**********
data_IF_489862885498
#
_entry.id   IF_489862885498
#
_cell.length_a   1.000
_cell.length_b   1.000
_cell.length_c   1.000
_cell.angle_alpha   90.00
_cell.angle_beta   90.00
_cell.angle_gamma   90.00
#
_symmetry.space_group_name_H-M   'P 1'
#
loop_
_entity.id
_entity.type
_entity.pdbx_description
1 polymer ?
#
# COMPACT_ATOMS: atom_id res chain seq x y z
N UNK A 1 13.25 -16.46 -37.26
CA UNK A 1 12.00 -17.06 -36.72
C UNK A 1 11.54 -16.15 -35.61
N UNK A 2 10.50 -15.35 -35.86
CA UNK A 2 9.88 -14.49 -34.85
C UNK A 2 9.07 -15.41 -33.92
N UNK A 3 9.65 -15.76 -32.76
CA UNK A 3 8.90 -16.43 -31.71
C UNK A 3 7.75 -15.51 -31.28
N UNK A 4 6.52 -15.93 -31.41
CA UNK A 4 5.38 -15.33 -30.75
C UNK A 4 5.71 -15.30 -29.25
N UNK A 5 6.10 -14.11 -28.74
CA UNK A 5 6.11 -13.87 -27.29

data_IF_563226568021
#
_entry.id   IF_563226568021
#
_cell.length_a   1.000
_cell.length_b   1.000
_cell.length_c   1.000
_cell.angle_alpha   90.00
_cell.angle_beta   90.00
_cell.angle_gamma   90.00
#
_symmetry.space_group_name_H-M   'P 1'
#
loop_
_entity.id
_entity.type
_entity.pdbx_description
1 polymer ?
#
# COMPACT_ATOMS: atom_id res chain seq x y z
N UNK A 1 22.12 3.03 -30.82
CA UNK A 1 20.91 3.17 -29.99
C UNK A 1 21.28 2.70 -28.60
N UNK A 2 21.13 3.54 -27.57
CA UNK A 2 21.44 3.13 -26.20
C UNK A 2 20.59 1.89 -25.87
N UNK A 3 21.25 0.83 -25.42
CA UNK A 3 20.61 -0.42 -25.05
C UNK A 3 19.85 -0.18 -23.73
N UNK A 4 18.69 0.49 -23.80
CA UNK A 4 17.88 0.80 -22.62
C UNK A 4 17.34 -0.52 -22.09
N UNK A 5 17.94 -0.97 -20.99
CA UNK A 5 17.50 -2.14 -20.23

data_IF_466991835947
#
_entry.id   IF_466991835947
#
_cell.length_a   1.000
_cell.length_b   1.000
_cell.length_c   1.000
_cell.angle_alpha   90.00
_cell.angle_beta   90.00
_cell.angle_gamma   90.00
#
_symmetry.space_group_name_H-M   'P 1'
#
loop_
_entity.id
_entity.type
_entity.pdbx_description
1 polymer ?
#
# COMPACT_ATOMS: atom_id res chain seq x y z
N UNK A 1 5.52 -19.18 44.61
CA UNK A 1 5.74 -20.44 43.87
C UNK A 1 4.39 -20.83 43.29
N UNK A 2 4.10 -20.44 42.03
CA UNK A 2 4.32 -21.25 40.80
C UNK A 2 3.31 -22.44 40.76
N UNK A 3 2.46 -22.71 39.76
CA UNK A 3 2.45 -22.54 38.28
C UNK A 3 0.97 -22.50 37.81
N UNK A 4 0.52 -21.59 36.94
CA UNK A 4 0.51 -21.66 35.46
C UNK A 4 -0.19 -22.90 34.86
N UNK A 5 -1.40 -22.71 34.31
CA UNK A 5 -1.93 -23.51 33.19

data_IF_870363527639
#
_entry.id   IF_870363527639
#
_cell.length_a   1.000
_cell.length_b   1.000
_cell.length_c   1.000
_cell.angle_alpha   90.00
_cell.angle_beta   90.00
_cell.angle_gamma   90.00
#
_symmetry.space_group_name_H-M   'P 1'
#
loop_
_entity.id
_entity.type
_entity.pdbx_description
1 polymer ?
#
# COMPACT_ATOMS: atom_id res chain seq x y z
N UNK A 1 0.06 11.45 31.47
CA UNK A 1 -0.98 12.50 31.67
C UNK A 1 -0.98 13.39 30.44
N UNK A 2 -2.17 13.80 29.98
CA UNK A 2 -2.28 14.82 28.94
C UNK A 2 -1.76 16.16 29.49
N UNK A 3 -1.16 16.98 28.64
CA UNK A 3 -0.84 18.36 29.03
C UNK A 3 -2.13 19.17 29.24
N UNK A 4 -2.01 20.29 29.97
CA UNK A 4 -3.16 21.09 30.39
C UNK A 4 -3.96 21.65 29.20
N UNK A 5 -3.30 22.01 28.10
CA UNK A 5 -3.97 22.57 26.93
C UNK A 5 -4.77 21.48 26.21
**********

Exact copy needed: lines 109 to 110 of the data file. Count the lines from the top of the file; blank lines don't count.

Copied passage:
_cell.length_c   1.000
_cell.angle_alpha   90.00